'Biggest Losers' Near End of Six-Month Weight-Loss Journey
June 29, 2007
<i>This is the fourth in a series of articles about "The Biggest Loser" program, a weight loss and healthy eating competition at Fort Sam Houston. Each month, the "News Leader" checks in with contestants to track their progress.</i>
FORT SAM HOUSTON, Texas (Army News Service, June 29, 2007) - The "Biggest Losers" are nearing the end of a six-month journey to shape up and adopt a healthier lifestyle. The competition, which started March 2, will wrap up Aug. 2.
With just six weeks left, the 33 participants have become somewhat reminiscent of a high school class. There are a few star pupils, some dropouts and a number of people who hover on the fringe of the crowd.
About 12 have been steady participants, and all showed up for a midpoint taping to gauge progress.
"The grand total was a loss of 58.35 percent body loss with an average of 4.86 percentage points lost per person," said Cathleen Burrell, Biggest Loser fitness consultant. "Everyone is doing fantastic.
"But, I can't reiterate enough the importance of focusing on the lifestyle changes that you are making out there and not getting so wrapped around the pounds on the scale," she advised.
A few "losers" are nearing their weight-loss goal. Olivia Mendoza has shed an impressive 20 pounds and is just 10 away from her goal weight. Laura Nalls is only six pounds from her goal of 140 pounds.
"For the last 10 years losing weight has been a part of my everyday life," said Ms. Nalls, who credits her weight loss to Weight Watchers and an absence of sweets. "I lose it and gain it back right away, but hopefully this time will be different. Since I started the Biggest Loser competition I committed myself to lose the weight for good."
Along with better-fitting clothes and a more positive self-image, Ms. Mendoza is reaping side benefits from the weight loss.
"My cholesterol has dropped from over 200 to 170, just through exercise and healthier eating," said Ms/ Mendoza, whose weight loss is so dramatic people stop her in the office hallways to comment on her appearance. "I've been getting a lot of compliments from family and friends. It feels great."
Each participant has adopted a different fitness and healthy eating plan, but just about all have stepped up their exercise and are passing on calorie-packed desserts.
"I have lost 10 pounds through portion control, less snacking and no late-night eating," said Barbara Lucas, Institute of Surgical Research. "Now that I'm beginning to exercise, I expect even better results."
"I've found it takes two - diet and exercise," said Debra Barresi, San Antonio Recruiting Battalion, whose weight has been "yo-yo-ing" since the competition started. "There is little to no success for me if I do one without the other. Kind of like marriage ... success only through tag teaming.
"Weight loss is a lifelong battle for me and I know one day I will win," she said.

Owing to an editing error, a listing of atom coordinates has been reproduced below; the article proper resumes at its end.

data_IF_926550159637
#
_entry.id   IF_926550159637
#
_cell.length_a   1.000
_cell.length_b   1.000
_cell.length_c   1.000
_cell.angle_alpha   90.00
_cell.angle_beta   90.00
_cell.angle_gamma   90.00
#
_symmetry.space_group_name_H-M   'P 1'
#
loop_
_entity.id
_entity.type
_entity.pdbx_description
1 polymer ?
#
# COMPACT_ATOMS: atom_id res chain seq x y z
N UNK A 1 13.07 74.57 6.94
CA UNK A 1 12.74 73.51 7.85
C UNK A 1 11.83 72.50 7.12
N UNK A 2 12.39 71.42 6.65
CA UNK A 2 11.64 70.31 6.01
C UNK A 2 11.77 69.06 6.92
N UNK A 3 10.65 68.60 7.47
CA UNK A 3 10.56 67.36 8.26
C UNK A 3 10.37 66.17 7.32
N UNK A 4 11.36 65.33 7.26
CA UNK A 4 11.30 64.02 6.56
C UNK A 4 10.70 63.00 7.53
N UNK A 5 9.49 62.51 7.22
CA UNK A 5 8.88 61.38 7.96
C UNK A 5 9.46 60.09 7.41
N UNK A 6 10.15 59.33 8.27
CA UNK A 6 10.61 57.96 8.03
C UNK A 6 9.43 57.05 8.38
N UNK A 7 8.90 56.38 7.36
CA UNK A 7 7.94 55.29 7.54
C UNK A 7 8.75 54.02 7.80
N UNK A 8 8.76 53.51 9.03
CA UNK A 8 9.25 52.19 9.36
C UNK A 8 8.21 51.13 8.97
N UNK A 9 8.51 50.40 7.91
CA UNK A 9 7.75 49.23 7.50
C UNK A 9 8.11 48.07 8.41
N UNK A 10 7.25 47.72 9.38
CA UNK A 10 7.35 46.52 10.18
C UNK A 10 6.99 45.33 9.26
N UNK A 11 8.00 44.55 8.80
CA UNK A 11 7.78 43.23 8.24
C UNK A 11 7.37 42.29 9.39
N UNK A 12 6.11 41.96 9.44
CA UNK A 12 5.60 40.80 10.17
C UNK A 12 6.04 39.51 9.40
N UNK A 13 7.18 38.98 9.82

Some "losers" have shed pounds quicker than others, success that Ms. Burrell attributes in part to "great genetics." Age also seems to be a factor; two of the losers with the greatest amount of weight loss are also the youngest. Thirty-three-year-old Mendoza and 29-year-old Sunshine Jeane are contenders for the Biggest Loser title. However, the average age of the contestants is 48.
While age is a factor, it's not the only one, Ms. Burrell said.
"As you grow older your metabolism slows," she said. "It's tougher to lose weight as you grow older but the golden rule still applies: You must expend more calories than you intake. Either consume fewer calories or burn more off through exercise."
Ms. Burrell recommends beginners exercise for 30 minutes three to five times a week and urges people to check out the new food pyramid on the U.S. Department of Agriculture Web site, www.mypyramid.gov, for tips on healthy eating.
"Obesity numbers are staggering, ranging from children to adults, due to the increased consumption of high-calorie, easy-to-eat processed foods, coupled with a more sedentary lifestyle," Ms. Burrell said. "Most of us work at a computer all day and come home too tired to do anything but eat and go to sleep."
Ns. Burrell recommends people pack a lunch and snacks for the day, cook a nutritious meal in the evening and, above all, "don't give up."
"It takes dedication and hard work but the payoffs are remarkable," Ms. Burrell said. "It is not an easy road but with a support group, like the Biggest Losers, anyone can do it."
When the Biggest Loser competition ends and the losers "graduate" from the program, Ms. Burrell hopes they do so equipped for a lifelong journey.
"You are making lifelong changes that will allow you to live healthier and happier lives," said Ms. Burrell in an e-mail to the losers. "In the end, you are the one who will benefit for years to come."
Ms. Burrell will evaluate final results, which include a taping and weighing, and select the Biggest Loser and two runner-ups Aug. 2. All of the contestants, slimmer or not, will be highlighted in the Aug. 9 edition of the News Leader.
(Elaine Wilson writes for the Fort Sam Houston Public Information Office.)